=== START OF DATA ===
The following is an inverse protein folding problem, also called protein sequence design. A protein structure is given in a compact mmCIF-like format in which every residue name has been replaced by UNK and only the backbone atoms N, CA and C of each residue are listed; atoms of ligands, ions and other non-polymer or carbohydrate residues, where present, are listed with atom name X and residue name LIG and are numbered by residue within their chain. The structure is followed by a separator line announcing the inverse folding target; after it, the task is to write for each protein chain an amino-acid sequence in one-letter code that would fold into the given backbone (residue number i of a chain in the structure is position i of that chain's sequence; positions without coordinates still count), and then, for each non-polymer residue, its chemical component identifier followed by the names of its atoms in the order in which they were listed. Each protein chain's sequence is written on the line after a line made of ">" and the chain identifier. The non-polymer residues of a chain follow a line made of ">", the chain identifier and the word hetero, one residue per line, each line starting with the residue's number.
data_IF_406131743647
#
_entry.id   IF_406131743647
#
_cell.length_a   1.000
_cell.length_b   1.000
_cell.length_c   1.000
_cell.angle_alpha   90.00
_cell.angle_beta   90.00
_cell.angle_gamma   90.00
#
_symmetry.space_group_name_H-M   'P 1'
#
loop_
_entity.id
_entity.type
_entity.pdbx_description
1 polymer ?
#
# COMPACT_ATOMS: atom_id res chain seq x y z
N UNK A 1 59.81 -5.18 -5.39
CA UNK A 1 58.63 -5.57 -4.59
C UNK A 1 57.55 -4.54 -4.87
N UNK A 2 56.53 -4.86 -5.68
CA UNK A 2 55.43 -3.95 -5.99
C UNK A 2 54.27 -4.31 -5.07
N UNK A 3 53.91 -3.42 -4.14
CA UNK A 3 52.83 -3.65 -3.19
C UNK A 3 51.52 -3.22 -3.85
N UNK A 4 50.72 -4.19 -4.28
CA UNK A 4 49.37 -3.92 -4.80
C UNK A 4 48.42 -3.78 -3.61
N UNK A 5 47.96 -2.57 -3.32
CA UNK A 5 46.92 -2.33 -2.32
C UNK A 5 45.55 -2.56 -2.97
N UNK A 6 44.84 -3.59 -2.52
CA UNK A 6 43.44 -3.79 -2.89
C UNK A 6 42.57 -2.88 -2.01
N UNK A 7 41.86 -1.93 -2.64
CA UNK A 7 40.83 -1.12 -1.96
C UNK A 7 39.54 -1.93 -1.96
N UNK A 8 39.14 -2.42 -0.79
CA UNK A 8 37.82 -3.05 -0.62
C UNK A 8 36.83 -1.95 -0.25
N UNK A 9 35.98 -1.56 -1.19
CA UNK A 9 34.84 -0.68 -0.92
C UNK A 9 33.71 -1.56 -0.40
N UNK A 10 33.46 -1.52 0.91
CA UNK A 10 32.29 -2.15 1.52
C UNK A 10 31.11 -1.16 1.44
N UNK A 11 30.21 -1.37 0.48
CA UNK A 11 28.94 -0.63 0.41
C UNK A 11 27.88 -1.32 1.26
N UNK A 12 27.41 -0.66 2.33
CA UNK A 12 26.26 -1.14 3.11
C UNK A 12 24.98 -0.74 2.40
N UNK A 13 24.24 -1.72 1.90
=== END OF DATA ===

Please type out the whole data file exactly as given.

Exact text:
The following is an inverse protein folding problem, also called protein sequence design. A protein structure is given in a compact mmCIF-like format in which every residue name has been replaced by UNK and only the backbone atoms N, CA and C of each residue are listed; atoms of ligands, ions and other non-polymer or carbohydrate residues, where present, are listed with atom name X and residue name LIG and are numbered by residue within their chain. The structure is followed by a separator line announcing the inverse folding target; after it, the task is to write for each protein chain an amino-acid sequence in one-letter code that would fold into the given backbone (residue number i of a chain in the structure is position i of that chain's sequence; positions without coordinates still count), and then, for each non-polymer residue, its chemical component identifier followed by the names of its atoms in the order in which they were listed. Each protein chain's sequence is written on the line after a line made of ">" and the chain identifier. The non-polymer residues of a chain follow a line made of ">", the chain identifier and the word hetero, one residue per line, each line starting with the residue's number.
data_IF_406131743647
#
_entry.id   IF_406131743647
#
_cell.length_a   1.000
_cell.length_b   1.000
_cell.length_c   1.000
_cell.angle_alpha   90.00
_cell.angle_beta   90.00
_cell.angle_gamma   90.00
#
_symmetry.space_group_name_H-M   'P 1'
#
loop_
_entity.id
_entity.type
_entity.pdbx_description
1 polymer ?
#
# COMPACT_ATOMS: atom_id res chain seq x y z
N UNK A 1 59.81 -5.18 -5.39
CA UNK A 1 58.63 -5.57 -4.59
C UNK A 1 57.55 -4.54 -4.87
N UNK A 2 56.53 -4.86 -5.68
CA UNK A 2 55.43 -3.95 -5.99
C UNK A 2 54.27 -4.31 -5.07
N UNK A 3 53.91 -3.42 -4.14
CA UNK A 3 52.83 -3.65 -3.19
C UNK A 3 51.52 -3.22 -3.85
N UNK A 4 50.72 -4.19 -4.28
CA UNK A 4 49.37 -3.92 -4.80
C UNK A 4 48.42 -3.78 -3.61
N UNK A 5 47.96 -2.57 -3.32
CA UNK A 5 46.92 -2.33 -2.32
C UNK A 5 45.55 -2.56 -2.97
N UNK A 6 44.84 -3.59 -2.52
CA UNK A 6 43.44 -3.79 -2.89
C UNK A 6 42.57 -2.88 -2.01
N UNK A 7 41.86 -1.93 -2.64
CA UNK A 7 40.83 -1.12 -1.96
C UNK A 7 39.54 -1.93 -1.96
N UNK A 8 39.14 -2.42 -0.79
CA UNK A 8 37.82 -3.05 -0.62
C UNK A 8 36.83 -1.95 -0.25
N UNK A 9 35.98 -1.56 -1.19
CA UNK A 9 34.84 -0.68 -0.92
C UNK A 9 33.71 -1.56 -0.40
N UNK A 10 33.46 -1.52 0.91
CA UNK A 10 32.29 -2.15 1.52
C UNK A 10 31.11 -1.16 1.44
N UNK A 11 30.21 -1.37 0.48
CA UNK A 11 28.94 -0.63 0.41
C UNK A 11 27.88 -1.32 1.26
N UNK A 12 27.41 -0.66 2.33
CA UNK A 12 26.26 -1.14 3.11
C UNK A 12 24.98 -0.74 2.40
N UNK A 13 24.24 -1.72 1.90